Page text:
The other day I visited my daughter’s pediatrician and I couldn't help but notice how different yet so similar we are as parents. You can imagine how packed the place was after the festivities. My daughter was among the last to be attended and so I kept myself busy, secretly studying our similarities and differences as parents and those of our children.
I noted with concern how we as parents are quick to comfort our children with food when they cry, how we use food as a reward or negotiation system and how we allow our children to choose what they want to eat, rather than what we think is right for them. I observed two kinds of parents; those who had packed healthy snacks from home and those who sought convenience and bought junk on their way in.
Here is the thing; you are either the ‘junkie parent’ or the ‘healthy parent’. While having outdoor errands, a ‘junkie parent’ will buy junk for their children like crisps, waffles, fruit gummies ,sugar cereals, sausages, fries sweetened drinks, sweets, chocolate while the ‘healthy parent’ will pack nutritious bitings or meals like carrots, apples, fresh fruit juice, vegetable sandwich among others.
Snacks are a great way to satisfy your child’s hunger between meals, and also helps prevent them from overeating during meals. They are a great way of helping your child get many of the important nutrients they need while growing. However, snacks shouldn't be used as a reward or negotiation system. When this happens, the parent will most likely give junk and the child is likely to overeat.
Children learn fast through observation and emulation, they will pick a habit that is practiced by those they see as authority. Teaching children to eat healthier foods involves more than just telling them what to eat. They think everything their parents do is right; if you buy them junk every time you go out, they will grow up knowing that these are good foods to consume. As a parent you will need to eat healthier for your child to emulate you.
Snacks are important for children because their bodies are growing and they have small stomachs. They require smaller snacks in between meals to satisfy their hunger. When making these snacks, ensure you have foods from at least 2 food groups. Snack time is a perfect time to get another serving of vegetable, fruit or calcium; most children will get enough carbohydrates and proteins during the main meals. Make your child’s snack at home. Your options will be limited should you choose to buy.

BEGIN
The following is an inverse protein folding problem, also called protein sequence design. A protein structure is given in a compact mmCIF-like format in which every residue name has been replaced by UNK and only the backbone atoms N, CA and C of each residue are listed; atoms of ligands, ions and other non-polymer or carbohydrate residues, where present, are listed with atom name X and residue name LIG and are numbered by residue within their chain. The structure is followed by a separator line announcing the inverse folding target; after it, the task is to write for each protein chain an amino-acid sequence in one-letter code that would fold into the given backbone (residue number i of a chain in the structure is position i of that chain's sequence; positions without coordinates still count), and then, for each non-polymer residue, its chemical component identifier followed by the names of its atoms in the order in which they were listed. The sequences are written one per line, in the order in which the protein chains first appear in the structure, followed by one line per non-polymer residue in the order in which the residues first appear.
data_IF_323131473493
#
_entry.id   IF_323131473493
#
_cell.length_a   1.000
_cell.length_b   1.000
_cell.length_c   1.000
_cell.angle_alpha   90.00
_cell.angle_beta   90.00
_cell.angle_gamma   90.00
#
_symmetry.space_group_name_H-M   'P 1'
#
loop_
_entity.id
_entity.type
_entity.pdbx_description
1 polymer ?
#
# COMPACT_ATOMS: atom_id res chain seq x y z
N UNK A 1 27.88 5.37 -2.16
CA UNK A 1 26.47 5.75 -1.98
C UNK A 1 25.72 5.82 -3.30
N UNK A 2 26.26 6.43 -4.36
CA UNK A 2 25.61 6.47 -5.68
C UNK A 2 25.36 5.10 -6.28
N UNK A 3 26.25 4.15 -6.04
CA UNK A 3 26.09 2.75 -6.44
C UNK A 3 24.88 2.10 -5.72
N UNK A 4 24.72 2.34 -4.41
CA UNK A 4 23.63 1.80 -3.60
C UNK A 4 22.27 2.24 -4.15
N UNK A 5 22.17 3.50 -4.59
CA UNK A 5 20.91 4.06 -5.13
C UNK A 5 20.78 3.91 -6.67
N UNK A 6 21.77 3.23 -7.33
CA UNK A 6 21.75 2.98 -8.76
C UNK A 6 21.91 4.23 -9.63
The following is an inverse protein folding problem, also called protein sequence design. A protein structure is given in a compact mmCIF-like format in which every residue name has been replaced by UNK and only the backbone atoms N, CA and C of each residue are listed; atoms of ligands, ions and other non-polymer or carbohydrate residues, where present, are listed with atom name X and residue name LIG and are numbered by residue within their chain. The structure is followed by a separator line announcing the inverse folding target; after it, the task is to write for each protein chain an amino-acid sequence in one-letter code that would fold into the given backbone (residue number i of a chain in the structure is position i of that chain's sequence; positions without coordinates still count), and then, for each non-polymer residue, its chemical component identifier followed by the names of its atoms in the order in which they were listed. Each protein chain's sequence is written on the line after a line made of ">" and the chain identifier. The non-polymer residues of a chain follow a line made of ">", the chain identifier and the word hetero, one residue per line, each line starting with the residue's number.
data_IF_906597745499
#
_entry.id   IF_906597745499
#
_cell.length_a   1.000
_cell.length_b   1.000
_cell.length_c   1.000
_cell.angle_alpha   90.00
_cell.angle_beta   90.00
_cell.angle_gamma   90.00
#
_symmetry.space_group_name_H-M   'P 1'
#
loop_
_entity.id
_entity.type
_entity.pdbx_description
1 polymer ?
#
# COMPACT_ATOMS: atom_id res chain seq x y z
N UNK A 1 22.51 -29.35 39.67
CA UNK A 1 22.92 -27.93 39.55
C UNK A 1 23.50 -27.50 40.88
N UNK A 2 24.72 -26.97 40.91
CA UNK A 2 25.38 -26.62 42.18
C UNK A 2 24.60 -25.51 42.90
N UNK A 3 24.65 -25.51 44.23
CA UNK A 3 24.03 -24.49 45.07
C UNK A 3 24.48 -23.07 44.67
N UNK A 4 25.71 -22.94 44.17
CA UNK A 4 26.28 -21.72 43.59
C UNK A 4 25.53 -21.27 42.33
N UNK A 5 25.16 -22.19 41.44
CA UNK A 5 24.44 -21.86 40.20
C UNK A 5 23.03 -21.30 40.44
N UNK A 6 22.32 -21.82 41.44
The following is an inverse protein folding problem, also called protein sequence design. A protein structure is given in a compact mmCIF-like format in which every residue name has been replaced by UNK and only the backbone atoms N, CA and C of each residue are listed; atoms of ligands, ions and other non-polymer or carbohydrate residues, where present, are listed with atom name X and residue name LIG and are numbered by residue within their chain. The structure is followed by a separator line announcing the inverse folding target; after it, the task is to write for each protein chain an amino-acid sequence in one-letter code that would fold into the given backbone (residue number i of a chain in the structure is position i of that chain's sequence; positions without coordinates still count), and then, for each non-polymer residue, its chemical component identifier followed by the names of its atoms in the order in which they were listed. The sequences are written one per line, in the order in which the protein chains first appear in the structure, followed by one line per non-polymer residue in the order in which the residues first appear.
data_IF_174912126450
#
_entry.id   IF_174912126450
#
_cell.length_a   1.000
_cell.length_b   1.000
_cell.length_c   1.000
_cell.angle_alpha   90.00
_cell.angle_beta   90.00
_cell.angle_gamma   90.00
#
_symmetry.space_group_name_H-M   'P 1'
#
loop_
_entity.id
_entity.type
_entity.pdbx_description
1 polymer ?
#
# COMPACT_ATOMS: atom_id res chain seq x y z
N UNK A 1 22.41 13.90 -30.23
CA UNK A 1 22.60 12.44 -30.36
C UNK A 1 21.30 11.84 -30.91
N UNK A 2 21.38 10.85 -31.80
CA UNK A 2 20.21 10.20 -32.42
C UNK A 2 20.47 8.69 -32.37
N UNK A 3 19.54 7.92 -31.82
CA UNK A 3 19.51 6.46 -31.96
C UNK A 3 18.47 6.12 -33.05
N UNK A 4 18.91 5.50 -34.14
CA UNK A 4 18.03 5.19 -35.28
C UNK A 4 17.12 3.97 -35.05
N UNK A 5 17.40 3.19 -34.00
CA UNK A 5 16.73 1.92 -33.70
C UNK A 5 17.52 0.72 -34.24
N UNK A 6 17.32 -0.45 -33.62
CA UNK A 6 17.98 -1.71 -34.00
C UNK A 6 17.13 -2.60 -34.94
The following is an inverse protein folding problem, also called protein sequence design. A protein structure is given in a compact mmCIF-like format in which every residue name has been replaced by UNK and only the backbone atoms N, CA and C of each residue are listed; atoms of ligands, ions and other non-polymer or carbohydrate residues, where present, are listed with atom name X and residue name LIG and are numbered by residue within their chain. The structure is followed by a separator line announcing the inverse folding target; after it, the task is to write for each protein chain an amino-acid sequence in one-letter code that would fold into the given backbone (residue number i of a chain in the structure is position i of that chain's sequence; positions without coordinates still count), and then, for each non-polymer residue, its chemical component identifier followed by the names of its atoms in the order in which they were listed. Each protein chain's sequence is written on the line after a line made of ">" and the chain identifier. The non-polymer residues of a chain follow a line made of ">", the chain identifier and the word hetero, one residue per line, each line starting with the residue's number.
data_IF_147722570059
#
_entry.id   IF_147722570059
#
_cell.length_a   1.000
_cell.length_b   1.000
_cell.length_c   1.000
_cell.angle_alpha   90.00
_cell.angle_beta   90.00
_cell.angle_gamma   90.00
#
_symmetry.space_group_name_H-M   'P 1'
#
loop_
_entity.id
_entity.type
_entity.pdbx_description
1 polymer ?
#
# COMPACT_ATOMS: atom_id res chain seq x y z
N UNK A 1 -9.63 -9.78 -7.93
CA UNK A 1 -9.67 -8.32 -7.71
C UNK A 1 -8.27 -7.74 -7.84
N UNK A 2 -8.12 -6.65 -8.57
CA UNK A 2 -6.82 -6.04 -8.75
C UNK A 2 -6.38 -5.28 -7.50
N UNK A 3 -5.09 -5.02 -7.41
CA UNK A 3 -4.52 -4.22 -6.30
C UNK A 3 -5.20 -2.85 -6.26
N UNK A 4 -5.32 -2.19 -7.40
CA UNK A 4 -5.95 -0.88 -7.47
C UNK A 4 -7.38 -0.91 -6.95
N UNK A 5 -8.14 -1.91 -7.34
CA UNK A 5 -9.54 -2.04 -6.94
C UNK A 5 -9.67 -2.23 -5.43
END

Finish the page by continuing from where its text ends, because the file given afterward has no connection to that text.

So instead of the crackers, crisps, waffles etc, go for Classic ants on a log: Spread one tablespoon of peanut butter on celery sticks to make the “log”, and top with raisins to make the “ants”, pack a hardboiled egg, cereals mixed with yogurt, vegetable sticks and fresh fruits
In this age of big advertising budgets, children can be easily swayed into thinking junk food is cool. Attractive packaging, alluring brand names all give a false sense of the food/drink being natural and healthy.
How then do we protect our children? How best do we help them in making right choices all the time?
A young parent once told me that certain foods and drinks are banned in his house and that his two children aged 5 and 3 have never tasted anything he deems unhealthy like sodas. Not once has he told his children why these particular foods are banned.
The only explanation such children may get are in the general line of the foods being unhealthy and that they will make them sick. Parents forget the little ones are constantly bombarded by these foods. They see others eating them without getting unwell.
When you are too restrictive on a child’s diet, they may form a negative association with meals offered at home; wanting and not getting can affect your child emotionally and make them dislike most, if not all meals served at home. This could lead to your child adopting coping mechanisms and becoming a sneaky eater by getting the foods they want from outside e.g. from the neighbor or by exchanging their snacks with other children at school.
Keeping certain foods away from your child might only make the children attracted to these forbidden foods. As they grow older and become less dependent of their parents, this kind of control can impact their food selection and intake. Previously forbidden foods may feature more frequently and in large portions in their diet since as they grow older, they experience unfettered access. This overindulgence could lead to obesity and other lifestyle illnesses like diabetes and hypertension.
Allowing reasonable and structured access to these foods can help your child learn to consume them in moderation. Forbidding them at home doesn't necessarily mean that your child never takes them.
As parents, we have a responsibility of teaching our children healthy eating habits. Instead of forbidding them, set good examples and be a role model of what you would like them to be. Empower them to make healthier choices without making them feel like they are being forced to eat or not to eat certain foods.
Provide guidance and clear explanations as to why certain foods shouldn't be consumed regularly. Consider the child’s perspective, reinforce positive dietary habits, give and receive feedback in order to help children grow up making healthier choices.